I don't normally review beauty products, but I was just dying to talk about this one! I may have just lucked into one of my new favorite products: Nubian Heritage Honey and Black Seed Lotion.

First, a kind-of disclosure. This product was provided to me free of cost, but not for review on the blog. I completed a survey at the Nubian Heritage website a few weeks ago after clicking a link that said I could get a free product. I like free, and the survey wasn't complicated, so I filled it out. Honestly, I forgot all about it and would have had no idea what it was if they hadn't included a little card thanking me for my participation. I was surprised and thrilled when such a big bottle randomly showed up (it's 8 ounces). So Nubian Heritage did not solicit this review, but now they got it.

The first thing I thought when I opened the box (besides "I didn't order anything, did I?") was that this box smelled nice. I had pretty much come to expect that many products targeted at women of color smell of shea butter, which I don't care for, and I guess the Nubian Heritage name made me think this one would, too. This lotion has a very unusual smell, but in a good way, and while it contains shea butter, it doesn't have the generic shea butter smell.  It's light and long lasting, and wouldn't overpower a body spray or perfume.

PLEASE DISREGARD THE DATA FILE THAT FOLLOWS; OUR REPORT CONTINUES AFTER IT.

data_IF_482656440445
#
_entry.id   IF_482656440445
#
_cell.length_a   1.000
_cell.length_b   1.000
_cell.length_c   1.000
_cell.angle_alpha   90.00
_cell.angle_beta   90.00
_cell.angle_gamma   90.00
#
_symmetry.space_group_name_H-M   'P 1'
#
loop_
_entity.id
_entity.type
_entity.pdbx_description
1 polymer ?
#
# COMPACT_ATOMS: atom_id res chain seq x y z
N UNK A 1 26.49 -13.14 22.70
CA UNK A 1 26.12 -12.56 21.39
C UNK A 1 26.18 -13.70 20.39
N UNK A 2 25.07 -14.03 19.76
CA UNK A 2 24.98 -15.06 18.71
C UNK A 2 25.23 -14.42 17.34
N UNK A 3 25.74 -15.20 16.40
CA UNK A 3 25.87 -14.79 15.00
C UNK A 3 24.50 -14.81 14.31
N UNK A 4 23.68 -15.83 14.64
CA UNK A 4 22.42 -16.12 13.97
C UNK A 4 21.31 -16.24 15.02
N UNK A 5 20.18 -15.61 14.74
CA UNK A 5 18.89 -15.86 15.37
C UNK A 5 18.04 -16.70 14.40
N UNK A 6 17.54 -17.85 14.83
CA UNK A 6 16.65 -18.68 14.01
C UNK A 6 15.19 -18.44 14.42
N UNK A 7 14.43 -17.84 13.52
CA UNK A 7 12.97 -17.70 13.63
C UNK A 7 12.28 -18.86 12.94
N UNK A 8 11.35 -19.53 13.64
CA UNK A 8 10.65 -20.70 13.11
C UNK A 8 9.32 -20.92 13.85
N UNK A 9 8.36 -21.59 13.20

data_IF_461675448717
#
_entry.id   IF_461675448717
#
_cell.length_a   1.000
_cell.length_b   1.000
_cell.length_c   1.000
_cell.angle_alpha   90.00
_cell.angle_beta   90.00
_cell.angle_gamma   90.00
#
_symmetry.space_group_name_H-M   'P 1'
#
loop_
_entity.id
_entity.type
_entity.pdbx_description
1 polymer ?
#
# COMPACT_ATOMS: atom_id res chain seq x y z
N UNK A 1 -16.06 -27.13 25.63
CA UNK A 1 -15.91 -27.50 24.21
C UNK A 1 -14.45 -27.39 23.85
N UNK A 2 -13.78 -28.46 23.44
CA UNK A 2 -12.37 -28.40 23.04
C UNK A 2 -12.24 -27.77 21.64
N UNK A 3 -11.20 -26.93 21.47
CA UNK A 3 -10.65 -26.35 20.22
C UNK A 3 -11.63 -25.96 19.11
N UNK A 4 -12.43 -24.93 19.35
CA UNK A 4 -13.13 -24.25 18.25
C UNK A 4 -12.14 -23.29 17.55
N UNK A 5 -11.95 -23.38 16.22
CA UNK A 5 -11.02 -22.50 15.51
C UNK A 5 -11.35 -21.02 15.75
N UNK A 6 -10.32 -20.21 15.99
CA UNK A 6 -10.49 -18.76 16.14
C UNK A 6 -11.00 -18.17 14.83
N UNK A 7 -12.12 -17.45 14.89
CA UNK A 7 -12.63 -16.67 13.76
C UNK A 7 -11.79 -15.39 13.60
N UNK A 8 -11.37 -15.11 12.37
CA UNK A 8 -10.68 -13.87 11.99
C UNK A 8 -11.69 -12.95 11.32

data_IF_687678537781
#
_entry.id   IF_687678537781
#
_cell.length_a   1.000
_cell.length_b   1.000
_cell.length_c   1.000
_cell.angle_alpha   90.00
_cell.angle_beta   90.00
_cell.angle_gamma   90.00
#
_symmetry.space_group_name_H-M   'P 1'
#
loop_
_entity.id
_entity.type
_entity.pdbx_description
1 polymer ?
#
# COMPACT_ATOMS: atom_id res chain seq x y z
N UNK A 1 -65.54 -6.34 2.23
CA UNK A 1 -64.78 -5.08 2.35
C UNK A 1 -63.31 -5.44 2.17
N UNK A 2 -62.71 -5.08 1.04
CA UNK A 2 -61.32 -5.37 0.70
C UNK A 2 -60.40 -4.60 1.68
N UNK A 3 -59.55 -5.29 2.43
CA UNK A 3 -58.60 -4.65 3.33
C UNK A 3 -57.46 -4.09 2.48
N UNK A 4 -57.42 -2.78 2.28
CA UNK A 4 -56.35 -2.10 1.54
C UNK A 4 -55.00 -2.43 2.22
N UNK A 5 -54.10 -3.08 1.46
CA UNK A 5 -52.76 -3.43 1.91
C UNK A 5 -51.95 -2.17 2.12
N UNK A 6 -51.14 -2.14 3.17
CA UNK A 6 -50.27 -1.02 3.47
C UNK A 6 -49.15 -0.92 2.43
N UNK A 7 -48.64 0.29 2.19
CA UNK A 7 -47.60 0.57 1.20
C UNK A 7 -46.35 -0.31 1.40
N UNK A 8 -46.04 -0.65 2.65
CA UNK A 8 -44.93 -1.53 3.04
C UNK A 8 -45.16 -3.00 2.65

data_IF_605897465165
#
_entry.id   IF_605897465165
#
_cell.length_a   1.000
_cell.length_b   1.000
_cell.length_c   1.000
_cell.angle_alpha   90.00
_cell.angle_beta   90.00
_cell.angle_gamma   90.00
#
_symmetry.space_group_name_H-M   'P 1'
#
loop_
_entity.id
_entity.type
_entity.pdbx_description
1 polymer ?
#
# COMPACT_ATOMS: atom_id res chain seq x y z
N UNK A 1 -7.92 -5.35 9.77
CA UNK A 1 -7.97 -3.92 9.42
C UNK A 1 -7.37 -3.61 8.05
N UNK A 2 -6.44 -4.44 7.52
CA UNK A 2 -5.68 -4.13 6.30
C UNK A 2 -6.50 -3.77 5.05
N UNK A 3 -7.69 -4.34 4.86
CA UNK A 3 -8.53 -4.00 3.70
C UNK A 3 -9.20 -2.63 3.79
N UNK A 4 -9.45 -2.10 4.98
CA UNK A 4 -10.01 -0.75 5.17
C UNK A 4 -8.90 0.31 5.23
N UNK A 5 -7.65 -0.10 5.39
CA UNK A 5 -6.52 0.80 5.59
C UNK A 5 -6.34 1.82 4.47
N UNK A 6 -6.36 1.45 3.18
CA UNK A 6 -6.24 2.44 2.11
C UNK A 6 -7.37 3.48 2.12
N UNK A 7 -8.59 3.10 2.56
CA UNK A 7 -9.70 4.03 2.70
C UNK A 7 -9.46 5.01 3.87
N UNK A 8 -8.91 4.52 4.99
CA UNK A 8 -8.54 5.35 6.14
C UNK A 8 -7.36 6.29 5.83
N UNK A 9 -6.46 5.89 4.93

Once I opened it up, I found that it was very thick. When I read on the label that it's "anti-blemish" and "smooths uneven complexions," I was a little confused, because it's really thick for a face cream. I'm brave though, and I have a pretty resilient skin, so I tried it. And it feels awesome. The lotion isn't heavy or greasy at all, and a little bit goes a long way. It's to be seen whether it clears my complexion, but it feels and smells wonderful. It also smoothed my cuticles and soothed my sad looking feet.

Nubian Heritage Honey and Black Seed lotion is available online at The Vitamin Shoppe in 13 oz. bottles. $11 is a little pricey for lotion, but I have a feeling this could be a splurge for me-plus I think this 8 oz bottle will probably last a while. As an organic, fair trade, not tested on animals product, it's a winner all around. I'm in love.